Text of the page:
Hidden in Plain Sight - Symbolism and the Hudson River School
In pastoral landscapes, portraying the life in the country in an idealized and conventionalized manner, the Hudson River School artists celebrated the dominion of mankind over nature. The scenes are peaceful, often depicting harvests, gardens, lawns with broad vistas, and healthy livestock. The view was that man has developed and tamed the landscape which then yielded the necessities we need to live as well as providing beauty and safety. A classic example of this is the Pastoral Landscape by Asher Brown Durand.In sublime landscapes nature is shown at its most fearsome. There is an awe and reverence for the wild. Humanity is small and impotent in front of raging waters and violent storms. These works can also be uplifting, in a spiritual way. The sublime emphasizes God’s dominion over humanity. An example is The Catskill Mountain House: The Four Elements by Thomas Cole.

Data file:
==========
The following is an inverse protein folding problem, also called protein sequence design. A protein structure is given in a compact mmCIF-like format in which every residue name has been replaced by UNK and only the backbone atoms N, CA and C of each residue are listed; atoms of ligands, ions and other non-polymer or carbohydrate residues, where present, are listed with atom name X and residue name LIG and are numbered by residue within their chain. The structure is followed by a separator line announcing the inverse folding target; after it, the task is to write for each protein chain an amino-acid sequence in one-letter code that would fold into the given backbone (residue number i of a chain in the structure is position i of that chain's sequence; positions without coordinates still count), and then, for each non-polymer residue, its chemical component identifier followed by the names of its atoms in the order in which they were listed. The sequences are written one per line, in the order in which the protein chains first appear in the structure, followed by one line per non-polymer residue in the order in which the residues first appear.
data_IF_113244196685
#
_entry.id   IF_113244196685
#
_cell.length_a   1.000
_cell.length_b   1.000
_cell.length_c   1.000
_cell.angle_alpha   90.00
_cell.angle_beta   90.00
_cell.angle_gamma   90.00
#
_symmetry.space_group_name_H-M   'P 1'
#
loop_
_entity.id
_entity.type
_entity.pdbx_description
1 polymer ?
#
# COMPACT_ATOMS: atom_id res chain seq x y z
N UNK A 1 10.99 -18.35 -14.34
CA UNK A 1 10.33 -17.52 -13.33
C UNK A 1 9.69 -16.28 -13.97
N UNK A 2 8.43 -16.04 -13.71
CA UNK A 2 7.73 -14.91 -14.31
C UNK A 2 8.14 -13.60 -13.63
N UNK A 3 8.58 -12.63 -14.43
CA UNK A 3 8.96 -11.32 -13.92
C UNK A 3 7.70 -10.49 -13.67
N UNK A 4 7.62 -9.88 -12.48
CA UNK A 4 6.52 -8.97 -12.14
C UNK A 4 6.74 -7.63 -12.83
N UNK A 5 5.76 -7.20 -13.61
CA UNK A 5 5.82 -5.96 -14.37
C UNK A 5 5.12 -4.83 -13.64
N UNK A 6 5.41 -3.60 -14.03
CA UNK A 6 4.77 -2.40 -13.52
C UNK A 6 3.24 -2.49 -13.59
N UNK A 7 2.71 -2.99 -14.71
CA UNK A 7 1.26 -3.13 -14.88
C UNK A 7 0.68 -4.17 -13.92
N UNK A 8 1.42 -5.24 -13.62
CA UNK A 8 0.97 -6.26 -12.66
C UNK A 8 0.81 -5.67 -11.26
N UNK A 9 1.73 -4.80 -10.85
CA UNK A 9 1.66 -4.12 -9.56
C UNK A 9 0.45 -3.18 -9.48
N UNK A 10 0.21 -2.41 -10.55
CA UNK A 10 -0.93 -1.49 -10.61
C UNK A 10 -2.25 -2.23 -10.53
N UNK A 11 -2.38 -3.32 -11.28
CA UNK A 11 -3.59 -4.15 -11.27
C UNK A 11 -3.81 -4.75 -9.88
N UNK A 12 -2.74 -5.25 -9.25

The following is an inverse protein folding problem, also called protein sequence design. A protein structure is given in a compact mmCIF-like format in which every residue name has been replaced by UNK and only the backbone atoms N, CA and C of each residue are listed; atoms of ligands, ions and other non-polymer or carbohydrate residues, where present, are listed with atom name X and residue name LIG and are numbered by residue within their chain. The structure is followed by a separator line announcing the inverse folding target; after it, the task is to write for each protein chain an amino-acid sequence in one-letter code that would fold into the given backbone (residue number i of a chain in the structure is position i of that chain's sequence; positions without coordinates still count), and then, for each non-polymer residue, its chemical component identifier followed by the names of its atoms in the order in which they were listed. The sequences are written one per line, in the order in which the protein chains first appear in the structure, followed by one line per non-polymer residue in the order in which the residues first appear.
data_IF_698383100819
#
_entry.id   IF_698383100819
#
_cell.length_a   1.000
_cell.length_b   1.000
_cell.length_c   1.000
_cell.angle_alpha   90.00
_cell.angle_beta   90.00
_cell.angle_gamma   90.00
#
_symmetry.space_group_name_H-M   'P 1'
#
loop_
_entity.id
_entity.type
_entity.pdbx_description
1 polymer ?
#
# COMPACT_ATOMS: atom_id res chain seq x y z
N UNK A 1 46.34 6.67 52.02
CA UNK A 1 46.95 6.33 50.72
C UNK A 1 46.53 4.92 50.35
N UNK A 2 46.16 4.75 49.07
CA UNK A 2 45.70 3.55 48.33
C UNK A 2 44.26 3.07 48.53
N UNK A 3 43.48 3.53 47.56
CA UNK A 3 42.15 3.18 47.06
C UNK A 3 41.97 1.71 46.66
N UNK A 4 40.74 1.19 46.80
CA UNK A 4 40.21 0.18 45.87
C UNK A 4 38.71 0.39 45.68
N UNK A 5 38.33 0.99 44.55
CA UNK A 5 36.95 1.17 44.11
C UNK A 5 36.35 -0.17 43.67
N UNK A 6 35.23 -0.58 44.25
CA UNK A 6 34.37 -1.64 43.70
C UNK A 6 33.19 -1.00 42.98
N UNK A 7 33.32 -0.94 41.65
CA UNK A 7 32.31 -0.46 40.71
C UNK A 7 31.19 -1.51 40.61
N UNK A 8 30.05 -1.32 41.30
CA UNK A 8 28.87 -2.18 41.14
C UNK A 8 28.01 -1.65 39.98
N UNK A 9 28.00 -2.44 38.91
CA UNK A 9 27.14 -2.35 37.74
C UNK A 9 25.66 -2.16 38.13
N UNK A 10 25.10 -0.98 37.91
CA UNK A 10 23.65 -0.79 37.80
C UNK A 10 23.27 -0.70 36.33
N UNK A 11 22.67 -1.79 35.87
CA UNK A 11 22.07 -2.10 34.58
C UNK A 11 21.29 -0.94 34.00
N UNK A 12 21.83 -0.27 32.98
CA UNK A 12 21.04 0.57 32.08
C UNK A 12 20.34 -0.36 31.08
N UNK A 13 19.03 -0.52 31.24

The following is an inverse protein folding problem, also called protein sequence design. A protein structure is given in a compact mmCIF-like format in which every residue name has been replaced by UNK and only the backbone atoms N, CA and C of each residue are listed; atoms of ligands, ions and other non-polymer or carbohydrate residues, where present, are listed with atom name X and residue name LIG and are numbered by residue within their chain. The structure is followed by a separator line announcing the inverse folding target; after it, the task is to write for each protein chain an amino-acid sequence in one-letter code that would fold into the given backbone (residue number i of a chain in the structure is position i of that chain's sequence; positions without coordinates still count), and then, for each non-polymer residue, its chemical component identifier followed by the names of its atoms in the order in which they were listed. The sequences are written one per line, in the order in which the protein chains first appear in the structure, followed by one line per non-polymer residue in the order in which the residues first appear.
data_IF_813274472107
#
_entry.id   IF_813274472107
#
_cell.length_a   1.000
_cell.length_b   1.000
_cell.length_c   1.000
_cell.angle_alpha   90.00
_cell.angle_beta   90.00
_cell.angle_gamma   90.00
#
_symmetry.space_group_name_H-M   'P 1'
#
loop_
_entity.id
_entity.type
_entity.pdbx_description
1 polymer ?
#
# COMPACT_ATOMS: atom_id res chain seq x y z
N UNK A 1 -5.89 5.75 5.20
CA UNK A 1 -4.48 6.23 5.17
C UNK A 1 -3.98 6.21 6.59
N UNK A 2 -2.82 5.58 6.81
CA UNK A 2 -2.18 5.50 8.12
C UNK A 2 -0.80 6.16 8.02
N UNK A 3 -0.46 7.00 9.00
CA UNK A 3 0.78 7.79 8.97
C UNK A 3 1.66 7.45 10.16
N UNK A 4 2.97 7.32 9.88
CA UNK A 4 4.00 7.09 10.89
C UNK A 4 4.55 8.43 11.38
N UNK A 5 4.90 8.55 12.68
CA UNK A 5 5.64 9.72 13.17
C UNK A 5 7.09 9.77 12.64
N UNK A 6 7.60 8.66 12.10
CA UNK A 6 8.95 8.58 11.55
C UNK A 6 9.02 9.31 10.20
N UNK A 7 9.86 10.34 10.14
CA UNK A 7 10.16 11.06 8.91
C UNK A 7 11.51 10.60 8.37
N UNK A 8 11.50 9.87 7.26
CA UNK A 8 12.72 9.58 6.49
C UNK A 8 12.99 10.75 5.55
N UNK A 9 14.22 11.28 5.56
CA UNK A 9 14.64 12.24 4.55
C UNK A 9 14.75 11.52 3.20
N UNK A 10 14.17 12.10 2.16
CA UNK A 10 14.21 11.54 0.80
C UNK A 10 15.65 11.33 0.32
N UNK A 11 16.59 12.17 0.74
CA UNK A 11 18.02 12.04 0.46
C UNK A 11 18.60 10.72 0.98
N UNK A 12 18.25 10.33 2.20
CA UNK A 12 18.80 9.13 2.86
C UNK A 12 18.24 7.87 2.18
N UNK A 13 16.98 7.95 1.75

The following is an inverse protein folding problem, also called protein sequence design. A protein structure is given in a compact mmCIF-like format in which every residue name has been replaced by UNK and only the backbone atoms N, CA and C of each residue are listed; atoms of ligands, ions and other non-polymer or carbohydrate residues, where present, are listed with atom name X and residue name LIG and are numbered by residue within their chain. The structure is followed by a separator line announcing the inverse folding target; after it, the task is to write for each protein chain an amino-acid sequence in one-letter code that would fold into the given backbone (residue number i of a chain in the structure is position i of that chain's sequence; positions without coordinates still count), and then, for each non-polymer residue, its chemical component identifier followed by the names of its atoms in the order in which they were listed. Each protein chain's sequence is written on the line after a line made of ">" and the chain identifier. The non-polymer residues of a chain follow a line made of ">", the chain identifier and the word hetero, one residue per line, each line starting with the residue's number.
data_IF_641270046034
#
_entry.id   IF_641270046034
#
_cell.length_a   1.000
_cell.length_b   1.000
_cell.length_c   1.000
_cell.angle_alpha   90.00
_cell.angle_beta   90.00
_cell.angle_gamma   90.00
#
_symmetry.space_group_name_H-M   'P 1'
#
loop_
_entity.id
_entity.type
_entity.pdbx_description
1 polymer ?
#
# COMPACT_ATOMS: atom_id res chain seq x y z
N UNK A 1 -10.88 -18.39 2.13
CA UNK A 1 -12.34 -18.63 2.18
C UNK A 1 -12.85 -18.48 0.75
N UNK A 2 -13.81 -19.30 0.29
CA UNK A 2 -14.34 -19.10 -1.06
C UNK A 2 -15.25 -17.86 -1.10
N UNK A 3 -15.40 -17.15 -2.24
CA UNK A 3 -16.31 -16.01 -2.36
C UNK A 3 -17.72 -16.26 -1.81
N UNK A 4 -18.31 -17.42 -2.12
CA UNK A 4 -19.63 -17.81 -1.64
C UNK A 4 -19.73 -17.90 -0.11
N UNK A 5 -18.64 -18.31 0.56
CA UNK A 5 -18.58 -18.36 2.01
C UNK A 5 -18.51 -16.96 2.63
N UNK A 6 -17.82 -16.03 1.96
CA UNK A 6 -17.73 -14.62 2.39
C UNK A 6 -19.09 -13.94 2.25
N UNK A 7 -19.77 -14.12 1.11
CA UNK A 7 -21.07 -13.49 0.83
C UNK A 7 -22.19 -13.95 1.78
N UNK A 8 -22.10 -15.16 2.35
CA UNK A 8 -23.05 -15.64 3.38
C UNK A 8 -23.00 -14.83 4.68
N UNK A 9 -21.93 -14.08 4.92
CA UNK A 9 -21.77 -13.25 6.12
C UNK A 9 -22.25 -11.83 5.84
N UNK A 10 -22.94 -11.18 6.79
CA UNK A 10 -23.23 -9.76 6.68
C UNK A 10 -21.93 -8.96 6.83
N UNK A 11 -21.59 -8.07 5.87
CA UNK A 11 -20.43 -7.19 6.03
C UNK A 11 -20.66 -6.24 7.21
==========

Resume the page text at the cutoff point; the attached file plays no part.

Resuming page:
Whatever messaging or themes that may be present in these landscape paintings, most of Hudson River School artists had one common message to convey - morality. Despite their different styles and subject matter, their purpose was a common one. It was to preserve their new nation’s beautiful and natural scenes. They wanted to express man’s harmony with nature, and viewed their new country as a gift, a second chance for mankind to live in the new Eden of the untouched American wilderness.